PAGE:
What You Should Know About All-in-One Paint and Primer
Paint With Primer in It—Is It Real?
Practically every paint manufacturer now sells a product that supposedly primes the surface while painting. Behr was the first company to successfully market and sell these products through a massive marketing campaign in 2009 that eventually led other paint manufacturers to add "self-priming" or "paint and primer in one" to their paint can labels.
The real question is whether the paint really contains primer that primes the surface. The truth is really nothing more than deceptive marketing that has caused confusion and even lawsuits. In reality, these paints are not formulated with primer, but instead have a higher concentration of solids for better coverage. Basically, think of these products as nothing more than thick, premium paint, that covers in less coats than cheap paint.
Unfortunately, many homeowners unknowingly buy these paints thinking they can bypass the task of priming, but depending on the surface being painted, a separate primer still might be needed to avoid problems with adhesion and coverage.
First, it's important to understand the purpose of primer and when it's needed.
When Is Primer Needed?
Primer is needed when painting porous surfaces like bare wood, or surfaces with visible stains that paint alone won't cover without bleed-through. If you were to apply an all-in-one paint and primer product directly over bare wood, tannin from within the wood would likely bleed into the top coats of paint, no matter how many coats are applied. The paint would also be more likely to peel prematurely if it's outside. Primer seals a surface and bonds well with paint for maximum durability.
Self-priming paint won't get rid of water stains, crayon, or smoke damage, on walls. An oil-based primer is needed in those situations to seal over stains on drywall and hide them when painted. Another example is for new, unpainted drywall. A separate PVA (poly vinyl acetate) primer is needed to seal the drywall and form a strong bond with paint.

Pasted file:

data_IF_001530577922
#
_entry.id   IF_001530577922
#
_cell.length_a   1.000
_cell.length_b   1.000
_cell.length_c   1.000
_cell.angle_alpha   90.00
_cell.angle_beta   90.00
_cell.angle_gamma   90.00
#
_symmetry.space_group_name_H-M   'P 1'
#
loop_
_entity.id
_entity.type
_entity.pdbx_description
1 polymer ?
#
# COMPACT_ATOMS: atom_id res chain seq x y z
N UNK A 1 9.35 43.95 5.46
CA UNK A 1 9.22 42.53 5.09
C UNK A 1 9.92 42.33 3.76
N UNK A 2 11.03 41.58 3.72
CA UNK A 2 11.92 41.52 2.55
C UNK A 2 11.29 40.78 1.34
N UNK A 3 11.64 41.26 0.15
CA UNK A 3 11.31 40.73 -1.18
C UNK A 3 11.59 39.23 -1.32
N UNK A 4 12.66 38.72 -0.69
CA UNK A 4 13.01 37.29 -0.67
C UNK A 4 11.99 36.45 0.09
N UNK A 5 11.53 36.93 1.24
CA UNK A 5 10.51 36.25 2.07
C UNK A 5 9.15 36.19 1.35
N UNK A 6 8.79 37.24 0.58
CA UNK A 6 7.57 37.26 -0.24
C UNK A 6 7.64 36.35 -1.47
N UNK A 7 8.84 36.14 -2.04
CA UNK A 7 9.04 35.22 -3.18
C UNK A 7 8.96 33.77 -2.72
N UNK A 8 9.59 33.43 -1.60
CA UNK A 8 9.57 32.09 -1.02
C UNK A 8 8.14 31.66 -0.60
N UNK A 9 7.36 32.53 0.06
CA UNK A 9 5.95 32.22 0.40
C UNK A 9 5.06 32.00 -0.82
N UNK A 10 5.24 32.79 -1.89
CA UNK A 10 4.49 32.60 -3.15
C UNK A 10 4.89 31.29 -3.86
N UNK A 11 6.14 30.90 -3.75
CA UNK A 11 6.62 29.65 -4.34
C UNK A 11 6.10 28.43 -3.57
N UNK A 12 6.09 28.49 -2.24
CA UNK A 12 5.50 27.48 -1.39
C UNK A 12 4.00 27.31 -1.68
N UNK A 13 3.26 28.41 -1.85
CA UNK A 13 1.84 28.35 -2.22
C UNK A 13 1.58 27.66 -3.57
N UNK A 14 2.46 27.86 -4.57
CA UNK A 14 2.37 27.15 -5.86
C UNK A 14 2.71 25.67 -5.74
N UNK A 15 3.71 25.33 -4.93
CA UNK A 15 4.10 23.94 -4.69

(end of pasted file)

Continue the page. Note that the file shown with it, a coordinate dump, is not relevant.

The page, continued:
Another example is when painting walls that are coated with glossy, oil-based paint. Latex paint will form a weak bond if the surface is not coated with a separate bonding primer first.
When Should Paint-and-Primer-in-One Be Used?
Self-priming paint is fine for repainting walls a similar color that have already been painted with latex paint. The consistency is thicker than cheap paint and covers well in less coats, due to the high build. These paints are typically of premium grade too, which allows dirt on the wall to be cleaned easier without ruining the painted surface. The overall finish looks much better too.
For major color changes though, it is usually more cost-efficient to apply one coat of inexpensive primer first, followed by two coats of your premium paint. The savings add up when you're painting the whole interior of a home with only two coats of pricey paint instead of three.
I'm personally not a fan of Behr paint. The paint is too thick and difficult to cut-in as a result. Most of the paint I use is from Sherwin Williams and Benjamin Moore.
Sherwin Williams Duration
Duration has always performed well for me, even long before it was labeled a self-priming paint. I use both the exterior and interior versions with satisfactory results. The coverage is excellent. There have been instances where I was able to get solid coverage in two coats, painting very light colors over dark colors.
The paint is also very washable. The exterior version boasts one coat coverage, but unless the colors are similar, two are usually needed. The cost is about $65 per gallon at regular price.
Sherwin Williams Super Paint